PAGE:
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Insolvency Solicitors

Our experienced team of solicitors can assist with all legal aspects of Insolvency.

 

Our specialist insolvency solicitors within our Corporate and Dispute & Claims teams are able to assist on all legal aspects of insolvency, recovery and restructuring. They also have experience advising licenced insolvency practitioners, private companies, individuals and creditors on a full suite of insolvency, recovery and restructuring arrangements.

What we do

We advise on both contentious and non-contentious insolvency matters and pride ourselves on our fast response times and clear, constructive and commercial advice.

Our insolvency solicitors regularly advise on:
  • Administrations
  • Buying assets and business from an insolvent company
  • Compulsory or voluntary arrangements
  • Corporate Restructuring Services
  • Corporate recovery and restoration procedures
  • Creditors’ rights in insolvency
  • Debt collection
  • Debtors’ obligations in insolvency
  • Directors’ duties in insolvency
  • Dispute resolution during insolvency
  • Employees’ rights when employer is insolvent
  • Liquidations
  • Validation orders
When is a company deemed to be insolvent?

There are well established tests to determine whether a company is legally insolvent, with each of these detailed below:

  1. Failure to comply with a statutory demand
  2. Failure to satisfy enforcement of a judgement debt
  3. Cash flow test
  4. Balance sheet test

For further information, please refer to the article ‘When is a company insolvent?

If there are any concerns as to whether a company is legally insolvent, our insolvency team are on hand to assist.

What are the risks for directors in insolvency?

When a company is insolvent, the directors of a company are under a duty to protect the interests of the company’s creditors. Directors can therefore be liable for the actions they take before a company stops trading and also during insolvency. This includes:

  1. Wrongful trading
    If directors continue to run a business and incur further credits and debts despite knowing there was no way of the company avoiding insolvency, they may be liable for wrongful trading.
  2. Fraudulent trading
    If directors continue to run a business and incur further credits and debts, despite knowing there was no way of the company avoiding insolvency and with an intent to defraud creditors, they may be liable for fraudulent trading.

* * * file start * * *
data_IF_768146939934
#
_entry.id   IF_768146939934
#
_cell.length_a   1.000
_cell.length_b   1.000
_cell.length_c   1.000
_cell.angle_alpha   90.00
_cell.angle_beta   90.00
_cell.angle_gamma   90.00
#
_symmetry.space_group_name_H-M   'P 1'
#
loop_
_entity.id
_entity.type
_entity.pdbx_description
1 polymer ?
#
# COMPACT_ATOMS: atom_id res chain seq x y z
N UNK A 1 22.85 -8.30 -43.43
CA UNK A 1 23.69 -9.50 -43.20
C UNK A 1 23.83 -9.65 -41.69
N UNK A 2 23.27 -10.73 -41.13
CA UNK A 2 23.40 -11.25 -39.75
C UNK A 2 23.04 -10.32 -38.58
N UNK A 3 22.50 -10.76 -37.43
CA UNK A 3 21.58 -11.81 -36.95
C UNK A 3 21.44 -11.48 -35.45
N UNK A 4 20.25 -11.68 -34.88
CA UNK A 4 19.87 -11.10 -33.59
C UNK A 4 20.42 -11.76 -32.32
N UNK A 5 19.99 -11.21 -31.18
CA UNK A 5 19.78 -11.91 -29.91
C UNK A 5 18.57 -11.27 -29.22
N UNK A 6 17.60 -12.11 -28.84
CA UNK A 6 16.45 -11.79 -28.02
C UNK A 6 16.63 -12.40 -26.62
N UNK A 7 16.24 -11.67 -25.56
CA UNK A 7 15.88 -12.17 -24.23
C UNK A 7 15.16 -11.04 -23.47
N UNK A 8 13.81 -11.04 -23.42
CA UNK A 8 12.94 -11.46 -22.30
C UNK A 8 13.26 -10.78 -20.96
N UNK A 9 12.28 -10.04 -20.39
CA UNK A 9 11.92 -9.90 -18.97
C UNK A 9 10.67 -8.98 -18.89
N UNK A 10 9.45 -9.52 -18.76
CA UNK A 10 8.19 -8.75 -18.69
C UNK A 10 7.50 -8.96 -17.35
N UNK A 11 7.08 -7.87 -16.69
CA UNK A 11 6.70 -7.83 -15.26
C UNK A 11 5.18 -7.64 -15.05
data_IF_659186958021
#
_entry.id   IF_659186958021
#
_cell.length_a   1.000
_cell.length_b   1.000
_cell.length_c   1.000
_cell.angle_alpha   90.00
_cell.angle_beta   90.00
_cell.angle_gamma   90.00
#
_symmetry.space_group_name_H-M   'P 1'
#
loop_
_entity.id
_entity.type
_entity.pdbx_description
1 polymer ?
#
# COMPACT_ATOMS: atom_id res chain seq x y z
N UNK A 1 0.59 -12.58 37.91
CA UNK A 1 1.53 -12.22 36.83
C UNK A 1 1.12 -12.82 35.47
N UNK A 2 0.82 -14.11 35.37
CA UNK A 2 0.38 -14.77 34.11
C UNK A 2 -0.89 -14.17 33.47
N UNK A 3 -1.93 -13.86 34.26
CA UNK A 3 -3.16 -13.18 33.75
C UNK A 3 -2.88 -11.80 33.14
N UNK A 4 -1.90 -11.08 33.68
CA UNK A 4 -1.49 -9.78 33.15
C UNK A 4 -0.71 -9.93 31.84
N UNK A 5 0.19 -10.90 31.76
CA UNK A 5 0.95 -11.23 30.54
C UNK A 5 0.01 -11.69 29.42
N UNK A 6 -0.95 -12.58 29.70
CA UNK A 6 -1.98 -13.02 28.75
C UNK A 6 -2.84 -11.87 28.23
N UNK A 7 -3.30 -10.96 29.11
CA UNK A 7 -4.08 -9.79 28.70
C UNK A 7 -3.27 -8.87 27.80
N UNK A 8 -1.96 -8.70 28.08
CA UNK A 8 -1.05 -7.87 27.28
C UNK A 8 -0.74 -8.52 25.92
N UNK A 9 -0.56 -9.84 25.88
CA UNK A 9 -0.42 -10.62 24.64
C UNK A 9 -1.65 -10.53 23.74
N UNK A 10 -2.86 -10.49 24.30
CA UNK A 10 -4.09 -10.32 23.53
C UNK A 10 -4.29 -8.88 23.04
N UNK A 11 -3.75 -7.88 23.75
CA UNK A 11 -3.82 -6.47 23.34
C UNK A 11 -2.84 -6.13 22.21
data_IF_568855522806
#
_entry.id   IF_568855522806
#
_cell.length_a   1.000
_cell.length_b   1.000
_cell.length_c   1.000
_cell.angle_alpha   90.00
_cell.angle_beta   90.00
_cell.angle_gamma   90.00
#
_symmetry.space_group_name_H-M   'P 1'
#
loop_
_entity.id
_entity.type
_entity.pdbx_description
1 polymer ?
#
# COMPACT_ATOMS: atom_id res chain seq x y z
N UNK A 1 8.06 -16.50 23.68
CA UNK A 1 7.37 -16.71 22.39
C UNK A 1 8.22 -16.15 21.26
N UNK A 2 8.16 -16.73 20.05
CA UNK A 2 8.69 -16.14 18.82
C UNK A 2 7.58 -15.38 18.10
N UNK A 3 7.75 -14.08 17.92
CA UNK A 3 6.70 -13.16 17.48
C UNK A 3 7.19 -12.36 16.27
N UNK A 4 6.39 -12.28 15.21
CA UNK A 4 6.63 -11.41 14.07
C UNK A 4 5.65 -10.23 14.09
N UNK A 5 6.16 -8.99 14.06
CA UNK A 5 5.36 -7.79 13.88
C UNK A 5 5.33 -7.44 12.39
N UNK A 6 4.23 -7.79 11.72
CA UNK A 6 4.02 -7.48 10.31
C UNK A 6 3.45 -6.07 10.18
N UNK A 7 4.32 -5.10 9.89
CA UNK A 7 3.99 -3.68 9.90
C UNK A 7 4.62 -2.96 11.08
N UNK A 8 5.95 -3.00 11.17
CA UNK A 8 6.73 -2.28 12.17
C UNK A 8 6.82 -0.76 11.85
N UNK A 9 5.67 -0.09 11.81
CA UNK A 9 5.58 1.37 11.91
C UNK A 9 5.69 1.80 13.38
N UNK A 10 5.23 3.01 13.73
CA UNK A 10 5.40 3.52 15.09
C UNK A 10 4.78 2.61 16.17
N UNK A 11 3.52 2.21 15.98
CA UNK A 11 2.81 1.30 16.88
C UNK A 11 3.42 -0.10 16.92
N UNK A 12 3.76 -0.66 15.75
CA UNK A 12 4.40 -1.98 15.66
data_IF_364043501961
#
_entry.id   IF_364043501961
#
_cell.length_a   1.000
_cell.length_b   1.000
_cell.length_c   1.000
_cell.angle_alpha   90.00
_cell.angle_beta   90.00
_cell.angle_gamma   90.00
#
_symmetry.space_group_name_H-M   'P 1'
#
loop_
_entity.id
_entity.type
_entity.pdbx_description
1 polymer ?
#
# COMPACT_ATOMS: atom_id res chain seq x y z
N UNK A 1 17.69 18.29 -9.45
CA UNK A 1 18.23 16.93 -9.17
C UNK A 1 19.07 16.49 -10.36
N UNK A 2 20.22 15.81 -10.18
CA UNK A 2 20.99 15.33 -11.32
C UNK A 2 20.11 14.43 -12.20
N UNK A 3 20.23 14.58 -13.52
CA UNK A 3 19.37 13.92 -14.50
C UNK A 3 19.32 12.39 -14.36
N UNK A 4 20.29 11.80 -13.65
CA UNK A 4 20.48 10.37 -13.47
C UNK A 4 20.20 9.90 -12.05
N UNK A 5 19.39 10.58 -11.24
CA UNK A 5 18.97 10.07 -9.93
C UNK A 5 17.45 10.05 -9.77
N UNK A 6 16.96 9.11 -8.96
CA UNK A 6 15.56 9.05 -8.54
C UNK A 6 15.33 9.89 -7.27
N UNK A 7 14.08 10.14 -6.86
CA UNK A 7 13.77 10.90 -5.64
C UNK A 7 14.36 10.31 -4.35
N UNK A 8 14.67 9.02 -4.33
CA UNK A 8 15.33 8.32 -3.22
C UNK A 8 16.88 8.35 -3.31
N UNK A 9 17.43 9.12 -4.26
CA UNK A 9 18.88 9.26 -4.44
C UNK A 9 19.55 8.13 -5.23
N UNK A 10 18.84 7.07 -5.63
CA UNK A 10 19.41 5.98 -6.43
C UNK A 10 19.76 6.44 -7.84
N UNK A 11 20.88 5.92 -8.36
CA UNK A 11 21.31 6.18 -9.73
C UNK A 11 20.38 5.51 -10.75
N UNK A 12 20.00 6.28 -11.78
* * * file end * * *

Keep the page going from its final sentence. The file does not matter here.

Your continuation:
3. Personal guarantees
    Insolvency measures will likely result in any personal guarantees that have been given by directors for debts of the company being enforced.
  4. Preference payments
    If insolvency is likely, a company should treat all creditors equally. If one creditor is treated in priority to others so they are in a better position, directors could be personally liable for the payments made to the preferred creditor.
  5. Transactions at undervalue
    If there is a transfer of assets for less than the market value in the two years before insolvency, then the directors may be personally liable to contribute to the difference in value.

If there is concern as to whether a director is at risk during insolvency, legal advice should immediately be sought.

Contact us

Request a video call, phone call or a meeting in person with one of our experts...


    How do I remove charges and restrictions where the lending company has been dissolved?

    Upon lending company dissolution, if there are any property or rights to which the lending company is entitled…

    Director disqualifications in 2022

    Director disqualification in respect of dissolved companies is not a new principle, but in 2022 there is certainly a greater risk of it arising…

    Employees’ rights in insolvency

    When a company is insolvent, the directors of a company are under a duty to protect the interests of the company’s creditors.

    Directors’ duties in insolvency

    When a company is insolvent, the directors of a company are under a duty to protect the interests of the company’s creditors.

    Buying assets and business from an insolvent company

    You can buy assets from an insolvent company, but the process is slightly different to acquiring assets of a solvent trading company.

    Creditors’ Voluntary Liquidation | What is it and how does it apply to me?

    Under a Creditors’ Voluntary Liquidation, the shareholders of a company themselves resolve to wind-up the company and then an insolvency practitioner will be appointed as liquidator.

    Members’ Voluntary Liquidation | What is it and how does it apply to me?

    Under a Members’ Voluntary Liquidation, the shareholders of a company themselves resolve to wind-up the company with an insolvency practitioner then being appointed as liquidator.

    Options available for company during financial difficulties

    It is useful for directors to have a general understanding of the options available to a company that is experiencing significant financial difficulties.

    What is liquidation?

    Liquidation is the process where an insolvency practitioner takes control of a company to distribute its assets to its creditors…

    What is administration?

    Administration is the process whereby an insolvency practitioner is appointed to formally take control of an insolvent company.

    Contentious Insolvency – Transactions at an Undervalue

    Our team explains the process around insolvency, looking at transactions at an undervalue, looking at case examples where this might happen and what happens if transactions at an undervalue are discovered.

    Client Testimonials

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